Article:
This was the only time I ever thought I was about to die on a bike. It was all over in about a second, but I really expected this would be it. It happened on one of my favorite roads near Auckland and it a while before I could ride it again.

      A few corners into the ride, there is a straight, about half a mile long that comes off a right hander. I'm usually doing about 75 out of the corner and just cruise down the straight to the next corner. That part of the road is very quiet and you hardly ever see another vehicle, but this day an old Honda Civic was coming towards me.

      I could see it was slowing down to turn across the road into a driveway, so I backed off a little down to maybe 65. Now my bike isn't exactly invisible, being a bright blue, and I was wearing a high viz vest. So I really wasn't expecting any drama, until just before I went past, the Civic started to turn into the driveway right in front of me.

      There was absolutely nothing I could do as I was so close that there was no time to brake or swerve. So I'm starting to think this is it when he stops, maybe a third of the way into my lane. I had moved towards the side of the road as I approached, so I rode past the now stationary car and carried on.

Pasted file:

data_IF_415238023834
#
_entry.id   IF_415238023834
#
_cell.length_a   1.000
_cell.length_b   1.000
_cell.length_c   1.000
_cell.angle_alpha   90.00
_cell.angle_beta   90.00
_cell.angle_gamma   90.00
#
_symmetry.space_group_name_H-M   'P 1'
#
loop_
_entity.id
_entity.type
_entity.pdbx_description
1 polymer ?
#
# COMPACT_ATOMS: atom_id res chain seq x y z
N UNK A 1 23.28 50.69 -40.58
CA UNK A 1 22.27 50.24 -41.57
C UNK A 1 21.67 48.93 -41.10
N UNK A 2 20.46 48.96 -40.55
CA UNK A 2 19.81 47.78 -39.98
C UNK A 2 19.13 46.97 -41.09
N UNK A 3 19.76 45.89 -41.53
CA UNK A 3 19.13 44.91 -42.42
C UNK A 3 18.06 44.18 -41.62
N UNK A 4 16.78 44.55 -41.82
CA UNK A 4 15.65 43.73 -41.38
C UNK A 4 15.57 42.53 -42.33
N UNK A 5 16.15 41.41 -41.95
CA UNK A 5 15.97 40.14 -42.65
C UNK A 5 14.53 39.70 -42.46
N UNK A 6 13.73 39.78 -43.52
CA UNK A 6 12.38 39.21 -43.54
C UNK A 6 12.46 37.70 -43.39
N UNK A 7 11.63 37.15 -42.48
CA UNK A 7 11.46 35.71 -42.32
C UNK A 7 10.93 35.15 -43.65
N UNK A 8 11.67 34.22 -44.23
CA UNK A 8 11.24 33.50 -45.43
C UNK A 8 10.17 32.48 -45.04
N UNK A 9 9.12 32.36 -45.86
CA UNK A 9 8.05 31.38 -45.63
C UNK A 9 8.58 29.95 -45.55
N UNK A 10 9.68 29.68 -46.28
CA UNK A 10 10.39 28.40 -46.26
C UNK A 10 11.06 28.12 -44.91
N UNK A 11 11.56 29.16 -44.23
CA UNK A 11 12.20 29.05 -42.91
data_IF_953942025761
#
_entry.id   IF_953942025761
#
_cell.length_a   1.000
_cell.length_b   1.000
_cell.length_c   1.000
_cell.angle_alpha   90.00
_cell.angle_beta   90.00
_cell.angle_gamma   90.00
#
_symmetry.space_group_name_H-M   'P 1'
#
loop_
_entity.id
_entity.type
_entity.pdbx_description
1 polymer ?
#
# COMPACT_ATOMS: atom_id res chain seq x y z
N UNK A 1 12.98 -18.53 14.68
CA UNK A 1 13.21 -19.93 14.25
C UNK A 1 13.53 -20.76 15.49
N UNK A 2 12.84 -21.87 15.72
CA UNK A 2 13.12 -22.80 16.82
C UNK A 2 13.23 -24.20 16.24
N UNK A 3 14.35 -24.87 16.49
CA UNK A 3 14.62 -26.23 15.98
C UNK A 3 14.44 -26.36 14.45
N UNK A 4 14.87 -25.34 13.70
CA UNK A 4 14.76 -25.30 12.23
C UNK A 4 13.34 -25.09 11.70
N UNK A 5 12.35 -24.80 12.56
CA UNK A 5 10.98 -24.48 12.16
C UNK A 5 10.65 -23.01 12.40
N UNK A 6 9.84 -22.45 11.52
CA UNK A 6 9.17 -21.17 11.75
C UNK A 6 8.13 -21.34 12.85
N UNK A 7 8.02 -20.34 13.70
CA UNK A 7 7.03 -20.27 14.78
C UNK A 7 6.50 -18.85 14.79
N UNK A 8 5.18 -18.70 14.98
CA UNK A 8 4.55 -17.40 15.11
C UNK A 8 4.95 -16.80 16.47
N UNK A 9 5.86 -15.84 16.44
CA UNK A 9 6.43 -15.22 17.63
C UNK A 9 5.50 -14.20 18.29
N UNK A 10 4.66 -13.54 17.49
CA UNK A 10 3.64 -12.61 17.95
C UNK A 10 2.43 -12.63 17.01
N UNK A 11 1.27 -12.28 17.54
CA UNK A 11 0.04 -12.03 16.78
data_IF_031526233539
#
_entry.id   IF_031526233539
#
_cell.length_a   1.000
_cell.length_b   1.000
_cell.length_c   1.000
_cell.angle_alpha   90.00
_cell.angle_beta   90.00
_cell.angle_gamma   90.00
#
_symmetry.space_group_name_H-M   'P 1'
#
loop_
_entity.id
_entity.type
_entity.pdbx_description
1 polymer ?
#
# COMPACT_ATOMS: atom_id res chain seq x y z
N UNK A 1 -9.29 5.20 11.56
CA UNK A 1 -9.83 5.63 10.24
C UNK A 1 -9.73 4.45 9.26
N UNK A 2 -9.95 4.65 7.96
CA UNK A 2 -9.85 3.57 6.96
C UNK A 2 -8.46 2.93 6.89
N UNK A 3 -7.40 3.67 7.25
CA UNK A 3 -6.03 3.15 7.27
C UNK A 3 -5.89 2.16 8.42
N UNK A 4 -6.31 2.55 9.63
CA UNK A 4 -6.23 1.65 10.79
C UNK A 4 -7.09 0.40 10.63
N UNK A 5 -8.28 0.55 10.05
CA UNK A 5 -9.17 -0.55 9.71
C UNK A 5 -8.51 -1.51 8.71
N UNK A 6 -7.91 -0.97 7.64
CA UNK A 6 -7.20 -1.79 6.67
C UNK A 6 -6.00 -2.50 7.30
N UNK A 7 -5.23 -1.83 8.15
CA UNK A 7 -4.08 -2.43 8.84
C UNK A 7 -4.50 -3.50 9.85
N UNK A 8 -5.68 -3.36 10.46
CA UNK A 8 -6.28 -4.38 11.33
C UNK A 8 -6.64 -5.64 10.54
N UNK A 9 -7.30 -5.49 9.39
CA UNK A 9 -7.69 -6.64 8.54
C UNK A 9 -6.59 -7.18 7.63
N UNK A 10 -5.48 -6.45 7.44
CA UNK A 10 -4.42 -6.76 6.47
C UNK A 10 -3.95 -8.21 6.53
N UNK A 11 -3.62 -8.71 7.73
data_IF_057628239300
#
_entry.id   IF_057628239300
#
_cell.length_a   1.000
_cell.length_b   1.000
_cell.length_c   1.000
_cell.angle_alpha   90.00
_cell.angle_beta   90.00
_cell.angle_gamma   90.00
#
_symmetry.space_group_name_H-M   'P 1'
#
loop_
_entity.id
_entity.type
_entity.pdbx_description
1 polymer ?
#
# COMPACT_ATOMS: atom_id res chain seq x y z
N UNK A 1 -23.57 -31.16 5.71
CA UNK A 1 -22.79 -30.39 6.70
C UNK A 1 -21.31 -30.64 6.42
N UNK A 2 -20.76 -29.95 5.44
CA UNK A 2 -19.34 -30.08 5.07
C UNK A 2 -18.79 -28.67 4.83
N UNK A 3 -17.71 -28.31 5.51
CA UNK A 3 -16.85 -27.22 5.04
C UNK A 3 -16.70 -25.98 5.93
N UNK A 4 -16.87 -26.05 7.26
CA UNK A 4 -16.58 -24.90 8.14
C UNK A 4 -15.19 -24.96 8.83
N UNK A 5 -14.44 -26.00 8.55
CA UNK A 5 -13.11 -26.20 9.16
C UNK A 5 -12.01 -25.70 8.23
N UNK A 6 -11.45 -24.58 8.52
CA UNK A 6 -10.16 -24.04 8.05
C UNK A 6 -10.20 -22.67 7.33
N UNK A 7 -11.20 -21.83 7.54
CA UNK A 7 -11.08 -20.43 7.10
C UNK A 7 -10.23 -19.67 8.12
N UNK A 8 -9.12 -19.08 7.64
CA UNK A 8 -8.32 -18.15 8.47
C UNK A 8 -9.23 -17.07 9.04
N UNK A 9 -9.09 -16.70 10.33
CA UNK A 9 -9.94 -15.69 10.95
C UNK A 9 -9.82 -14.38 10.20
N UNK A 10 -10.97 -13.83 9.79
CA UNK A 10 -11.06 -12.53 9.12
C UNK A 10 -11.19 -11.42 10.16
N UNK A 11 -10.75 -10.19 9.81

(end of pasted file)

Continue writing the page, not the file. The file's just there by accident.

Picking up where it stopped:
I stopped at a cafe about 10 minutes further on, at which point it really hit me how close I had come to a major crash. Normally you can anticipate someone doing dumb shit, but I just did not see this one coming. Truly scary

      Sent from my SM-G980F using Tapatalk

      Last edited by Moise; 11-17-2021, 09:41 AM.
      "You don't get slower with age, you just get more cautious." Michael Rutter

      06 Ocean Blue ZZR1200, the coolest colour.
      99 Yamaha R1


      • #48
        I am delinquent. This would be my #2

        2007, I had bought a CBR1000 the year before and ceased to ride my 2003 ZZR12. I called my older brother to see if he would like to take a stab at riding a streetbike. In the past he had always told me that I was stupid/crazy to ride on the street. He had been a dirt rider in his early years. Anyway, I tell him if he tries it and likes it he can have the ZZR. So we agree to meet in the Georgia mountains for 4-5 days of riding. For the first 2 days I led at a very modest pace to give him the chance to get acquainted with subtleties of riding a streetbike on some challenging roads. To his credit he stuck pretty well with the mild pace. On day 3 we did the Tail of the Dragon with me following. I watched in horror as he wobbled through every corner, picking up speed as we went along. I was sure he was going to eat shit in every one of them. He never did, but my guts were in an absolute knot after that ride. He has since become a very competent rider and a joy to follow.